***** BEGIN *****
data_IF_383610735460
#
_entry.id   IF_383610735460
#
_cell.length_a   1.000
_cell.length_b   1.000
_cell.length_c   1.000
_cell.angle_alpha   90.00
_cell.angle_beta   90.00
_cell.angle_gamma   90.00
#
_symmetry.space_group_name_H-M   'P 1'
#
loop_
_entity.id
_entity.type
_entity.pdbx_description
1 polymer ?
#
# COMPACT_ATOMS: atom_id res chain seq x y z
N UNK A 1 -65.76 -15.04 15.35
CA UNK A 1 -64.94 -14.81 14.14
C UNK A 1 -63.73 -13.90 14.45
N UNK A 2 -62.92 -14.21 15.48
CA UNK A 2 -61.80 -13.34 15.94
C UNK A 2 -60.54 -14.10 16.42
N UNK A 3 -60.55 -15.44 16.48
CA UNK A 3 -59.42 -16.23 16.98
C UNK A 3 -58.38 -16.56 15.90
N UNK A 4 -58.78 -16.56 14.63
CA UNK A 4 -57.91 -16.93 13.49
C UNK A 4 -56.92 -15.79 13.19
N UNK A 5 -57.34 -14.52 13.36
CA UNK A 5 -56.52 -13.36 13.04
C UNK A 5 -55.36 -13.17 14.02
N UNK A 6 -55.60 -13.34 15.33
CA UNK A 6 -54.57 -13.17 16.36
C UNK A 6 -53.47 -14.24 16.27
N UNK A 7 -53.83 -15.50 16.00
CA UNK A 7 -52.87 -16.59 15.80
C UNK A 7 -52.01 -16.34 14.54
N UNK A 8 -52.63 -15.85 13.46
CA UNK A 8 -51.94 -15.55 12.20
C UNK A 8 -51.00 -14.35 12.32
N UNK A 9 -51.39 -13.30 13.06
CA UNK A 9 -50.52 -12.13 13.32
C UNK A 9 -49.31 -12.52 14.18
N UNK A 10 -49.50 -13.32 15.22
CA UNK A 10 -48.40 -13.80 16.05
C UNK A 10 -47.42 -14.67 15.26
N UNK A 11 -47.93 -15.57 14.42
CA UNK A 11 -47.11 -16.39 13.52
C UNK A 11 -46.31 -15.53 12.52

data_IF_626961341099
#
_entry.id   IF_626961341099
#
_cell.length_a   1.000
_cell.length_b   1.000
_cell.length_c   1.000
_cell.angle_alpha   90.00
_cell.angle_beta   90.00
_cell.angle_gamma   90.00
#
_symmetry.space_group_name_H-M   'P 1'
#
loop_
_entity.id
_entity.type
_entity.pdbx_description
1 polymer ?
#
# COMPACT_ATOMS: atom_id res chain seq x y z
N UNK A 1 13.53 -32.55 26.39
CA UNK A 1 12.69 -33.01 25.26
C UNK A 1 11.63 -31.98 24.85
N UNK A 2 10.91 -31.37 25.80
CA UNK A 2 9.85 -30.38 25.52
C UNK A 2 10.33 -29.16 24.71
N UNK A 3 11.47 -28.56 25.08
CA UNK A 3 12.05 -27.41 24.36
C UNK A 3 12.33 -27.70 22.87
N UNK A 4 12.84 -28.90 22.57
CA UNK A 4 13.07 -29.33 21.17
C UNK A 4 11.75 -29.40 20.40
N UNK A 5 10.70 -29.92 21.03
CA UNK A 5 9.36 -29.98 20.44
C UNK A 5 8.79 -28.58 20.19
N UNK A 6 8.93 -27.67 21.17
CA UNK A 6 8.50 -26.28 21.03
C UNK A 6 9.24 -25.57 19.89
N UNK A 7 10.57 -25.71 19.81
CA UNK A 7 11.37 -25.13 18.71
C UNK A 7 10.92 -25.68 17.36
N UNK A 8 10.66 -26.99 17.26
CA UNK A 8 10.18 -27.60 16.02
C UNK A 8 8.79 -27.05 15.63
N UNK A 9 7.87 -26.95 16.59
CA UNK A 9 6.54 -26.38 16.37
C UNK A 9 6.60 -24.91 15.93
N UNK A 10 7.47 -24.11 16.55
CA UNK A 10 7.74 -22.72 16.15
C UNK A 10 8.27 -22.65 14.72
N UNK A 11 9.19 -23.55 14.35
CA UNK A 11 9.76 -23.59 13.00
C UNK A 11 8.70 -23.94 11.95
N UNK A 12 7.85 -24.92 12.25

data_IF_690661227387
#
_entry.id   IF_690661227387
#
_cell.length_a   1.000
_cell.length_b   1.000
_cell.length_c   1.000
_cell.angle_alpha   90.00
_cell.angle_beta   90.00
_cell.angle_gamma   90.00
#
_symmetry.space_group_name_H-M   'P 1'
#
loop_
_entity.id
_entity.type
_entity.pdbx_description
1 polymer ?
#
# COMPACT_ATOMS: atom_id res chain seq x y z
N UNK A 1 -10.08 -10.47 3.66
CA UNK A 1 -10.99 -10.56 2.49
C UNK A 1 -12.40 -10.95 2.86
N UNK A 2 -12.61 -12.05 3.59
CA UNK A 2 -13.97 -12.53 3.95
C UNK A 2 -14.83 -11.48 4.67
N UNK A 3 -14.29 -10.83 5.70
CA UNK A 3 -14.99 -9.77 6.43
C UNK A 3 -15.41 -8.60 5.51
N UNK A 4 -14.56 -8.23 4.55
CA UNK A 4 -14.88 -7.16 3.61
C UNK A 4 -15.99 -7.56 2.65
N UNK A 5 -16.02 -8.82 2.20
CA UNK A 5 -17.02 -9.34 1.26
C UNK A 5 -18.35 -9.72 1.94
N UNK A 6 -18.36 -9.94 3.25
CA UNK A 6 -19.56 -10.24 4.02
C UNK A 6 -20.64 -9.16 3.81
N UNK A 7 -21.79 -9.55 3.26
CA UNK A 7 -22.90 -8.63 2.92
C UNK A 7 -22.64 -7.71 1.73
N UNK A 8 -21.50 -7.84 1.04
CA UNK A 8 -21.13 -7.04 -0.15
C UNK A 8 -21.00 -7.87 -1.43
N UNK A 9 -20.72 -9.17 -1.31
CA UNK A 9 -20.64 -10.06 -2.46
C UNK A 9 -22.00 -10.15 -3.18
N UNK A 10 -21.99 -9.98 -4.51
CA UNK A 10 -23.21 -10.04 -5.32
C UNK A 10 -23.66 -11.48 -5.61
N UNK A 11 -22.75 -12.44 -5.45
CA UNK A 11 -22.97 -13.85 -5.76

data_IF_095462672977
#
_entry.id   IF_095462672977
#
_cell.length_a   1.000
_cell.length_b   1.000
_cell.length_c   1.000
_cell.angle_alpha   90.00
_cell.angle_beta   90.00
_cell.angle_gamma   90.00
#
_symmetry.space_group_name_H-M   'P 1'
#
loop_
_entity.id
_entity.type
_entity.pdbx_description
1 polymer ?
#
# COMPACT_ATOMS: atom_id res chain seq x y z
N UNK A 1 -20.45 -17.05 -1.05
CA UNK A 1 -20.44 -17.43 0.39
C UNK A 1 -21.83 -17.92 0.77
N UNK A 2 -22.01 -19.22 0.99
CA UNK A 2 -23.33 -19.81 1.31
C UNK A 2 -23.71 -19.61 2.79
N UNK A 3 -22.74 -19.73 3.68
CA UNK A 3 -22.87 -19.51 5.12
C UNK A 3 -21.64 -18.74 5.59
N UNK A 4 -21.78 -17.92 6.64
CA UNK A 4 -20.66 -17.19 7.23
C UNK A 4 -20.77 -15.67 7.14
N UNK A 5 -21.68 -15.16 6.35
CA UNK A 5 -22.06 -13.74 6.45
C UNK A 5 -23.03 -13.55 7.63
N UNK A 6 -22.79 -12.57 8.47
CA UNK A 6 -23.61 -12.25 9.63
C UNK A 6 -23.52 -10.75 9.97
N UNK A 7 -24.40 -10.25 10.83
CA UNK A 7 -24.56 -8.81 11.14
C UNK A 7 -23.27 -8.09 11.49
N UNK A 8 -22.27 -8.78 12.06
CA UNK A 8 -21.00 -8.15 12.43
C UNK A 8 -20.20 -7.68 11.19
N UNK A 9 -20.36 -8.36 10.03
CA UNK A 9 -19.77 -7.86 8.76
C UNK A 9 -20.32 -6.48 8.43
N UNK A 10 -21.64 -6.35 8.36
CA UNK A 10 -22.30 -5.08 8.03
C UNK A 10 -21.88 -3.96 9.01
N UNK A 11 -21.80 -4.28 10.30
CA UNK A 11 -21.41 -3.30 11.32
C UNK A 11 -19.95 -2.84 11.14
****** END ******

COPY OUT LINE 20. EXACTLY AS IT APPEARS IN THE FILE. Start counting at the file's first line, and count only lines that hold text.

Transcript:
# COMPACT_ATOMS: atom_id res chain seq x y z